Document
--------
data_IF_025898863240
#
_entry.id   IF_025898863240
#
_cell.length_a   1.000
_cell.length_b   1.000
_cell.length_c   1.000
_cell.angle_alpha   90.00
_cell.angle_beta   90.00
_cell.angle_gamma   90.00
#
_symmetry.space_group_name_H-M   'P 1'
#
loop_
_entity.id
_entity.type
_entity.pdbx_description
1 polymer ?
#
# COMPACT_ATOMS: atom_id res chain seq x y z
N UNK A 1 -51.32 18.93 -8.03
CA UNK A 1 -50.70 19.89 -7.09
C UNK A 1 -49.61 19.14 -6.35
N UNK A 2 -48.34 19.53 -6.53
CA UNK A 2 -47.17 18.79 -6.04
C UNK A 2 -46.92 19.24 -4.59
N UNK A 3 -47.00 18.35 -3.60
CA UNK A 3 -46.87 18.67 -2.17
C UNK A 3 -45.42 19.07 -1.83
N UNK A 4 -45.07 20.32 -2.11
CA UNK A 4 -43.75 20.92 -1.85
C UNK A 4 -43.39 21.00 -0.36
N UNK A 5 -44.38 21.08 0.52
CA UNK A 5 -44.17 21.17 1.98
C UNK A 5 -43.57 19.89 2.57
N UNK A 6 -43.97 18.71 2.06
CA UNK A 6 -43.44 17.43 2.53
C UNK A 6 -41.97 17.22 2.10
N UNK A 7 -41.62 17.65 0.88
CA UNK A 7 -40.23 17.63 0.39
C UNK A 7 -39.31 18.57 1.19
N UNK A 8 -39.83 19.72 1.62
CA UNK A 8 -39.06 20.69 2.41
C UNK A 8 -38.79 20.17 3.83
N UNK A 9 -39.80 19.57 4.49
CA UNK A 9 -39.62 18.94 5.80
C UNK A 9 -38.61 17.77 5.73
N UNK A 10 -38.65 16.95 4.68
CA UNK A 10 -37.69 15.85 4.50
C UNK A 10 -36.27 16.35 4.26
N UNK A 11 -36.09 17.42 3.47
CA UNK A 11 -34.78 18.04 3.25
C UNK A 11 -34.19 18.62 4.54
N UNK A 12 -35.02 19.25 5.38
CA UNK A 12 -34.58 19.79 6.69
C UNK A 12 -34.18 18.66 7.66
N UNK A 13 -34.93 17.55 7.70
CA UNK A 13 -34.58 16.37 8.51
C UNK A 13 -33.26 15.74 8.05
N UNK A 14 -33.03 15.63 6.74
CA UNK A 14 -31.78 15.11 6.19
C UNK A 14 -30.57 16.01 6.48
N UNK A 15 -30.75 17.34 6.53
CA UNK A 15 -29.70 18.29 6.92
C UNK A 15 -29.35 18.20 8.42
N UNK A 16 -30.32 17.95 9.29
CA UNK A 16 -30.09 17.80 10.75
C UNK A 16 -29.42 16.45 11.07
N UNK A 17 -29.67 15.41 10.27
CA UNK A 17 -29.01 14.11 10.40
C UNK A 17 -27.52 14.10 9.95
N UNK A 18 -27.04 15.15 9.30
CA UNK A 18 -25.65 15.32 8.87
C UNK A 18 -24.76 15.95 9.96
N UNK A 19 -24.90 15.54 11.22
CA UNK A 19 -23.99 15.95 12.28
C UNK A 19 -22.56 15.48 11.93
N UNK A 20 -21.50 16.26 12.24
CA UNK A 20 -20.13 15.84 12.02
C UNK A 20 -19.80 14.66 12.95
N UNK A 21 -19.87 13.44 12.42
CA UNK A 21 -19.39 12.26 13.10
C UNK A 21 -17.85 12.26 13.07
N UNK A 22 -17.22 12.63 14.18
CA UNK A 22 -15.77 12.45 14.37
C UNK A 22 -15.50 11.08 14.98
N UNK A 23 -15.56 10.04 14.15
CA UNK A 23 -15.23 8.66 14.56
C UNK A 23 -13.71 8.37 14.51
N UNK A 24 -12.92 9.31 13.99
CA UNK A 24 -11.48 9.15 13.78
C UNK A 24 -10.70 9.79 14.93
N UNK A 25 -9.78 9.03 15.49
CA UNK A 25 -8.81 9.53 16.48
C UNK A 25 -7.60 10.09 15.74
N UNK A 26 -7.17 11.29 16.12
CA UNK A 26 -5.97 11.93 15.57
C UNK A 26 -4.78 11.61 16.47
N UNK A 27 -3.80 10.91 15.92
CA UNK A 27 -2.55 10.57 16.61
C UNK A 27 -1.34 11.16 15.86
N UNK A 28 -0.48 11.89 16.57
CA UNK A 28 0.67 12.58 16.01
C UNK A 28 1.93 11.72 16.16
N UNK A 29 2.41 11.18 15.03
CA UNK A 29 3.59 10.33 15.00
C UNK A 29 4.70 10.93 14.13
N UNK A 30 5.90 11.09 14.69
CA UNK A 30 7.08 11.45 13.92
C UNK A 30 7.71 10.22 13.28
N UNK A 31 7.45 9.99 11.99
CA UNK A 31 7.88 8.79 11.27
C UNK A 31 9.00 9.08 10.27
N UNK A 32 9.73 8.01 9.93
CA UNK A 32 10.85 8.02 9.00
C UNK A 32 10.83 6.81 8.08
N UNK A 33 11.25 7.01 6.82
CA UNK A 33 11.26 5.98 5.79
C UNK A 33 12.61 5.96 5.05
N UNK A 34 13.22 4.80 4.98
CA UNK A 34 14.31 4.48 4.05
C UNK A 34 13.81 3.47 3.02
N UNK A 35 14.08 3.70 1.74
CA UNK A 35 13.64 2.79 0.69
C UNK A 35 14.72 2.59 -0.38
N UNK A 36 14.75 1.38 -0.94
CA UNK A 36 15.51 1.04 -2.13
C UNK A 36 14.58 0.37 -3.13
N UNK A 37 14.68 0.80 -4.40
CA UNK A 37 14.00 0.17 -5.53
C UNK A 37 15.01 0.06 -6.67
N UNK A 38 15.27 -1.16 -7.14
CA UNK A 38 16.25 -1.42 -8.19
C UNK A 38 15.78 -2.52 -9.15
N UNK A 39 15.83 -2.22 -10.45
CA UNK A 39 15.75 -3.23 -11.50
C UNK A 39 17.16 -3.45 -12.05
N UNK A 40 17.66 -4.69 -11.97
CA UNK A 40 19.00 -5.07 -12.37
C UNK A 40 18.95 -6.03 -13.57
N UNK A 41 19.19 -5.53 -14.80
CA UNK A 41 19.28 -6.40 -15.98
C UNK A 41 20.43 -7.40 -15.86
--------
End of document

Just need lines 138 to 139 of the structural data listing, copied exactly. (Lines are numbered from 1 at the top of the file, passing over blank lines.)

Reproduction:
N UNK A 40 17.66 -4.69 -11.97
CA UNK A 40 19.00 -5.07 -12.37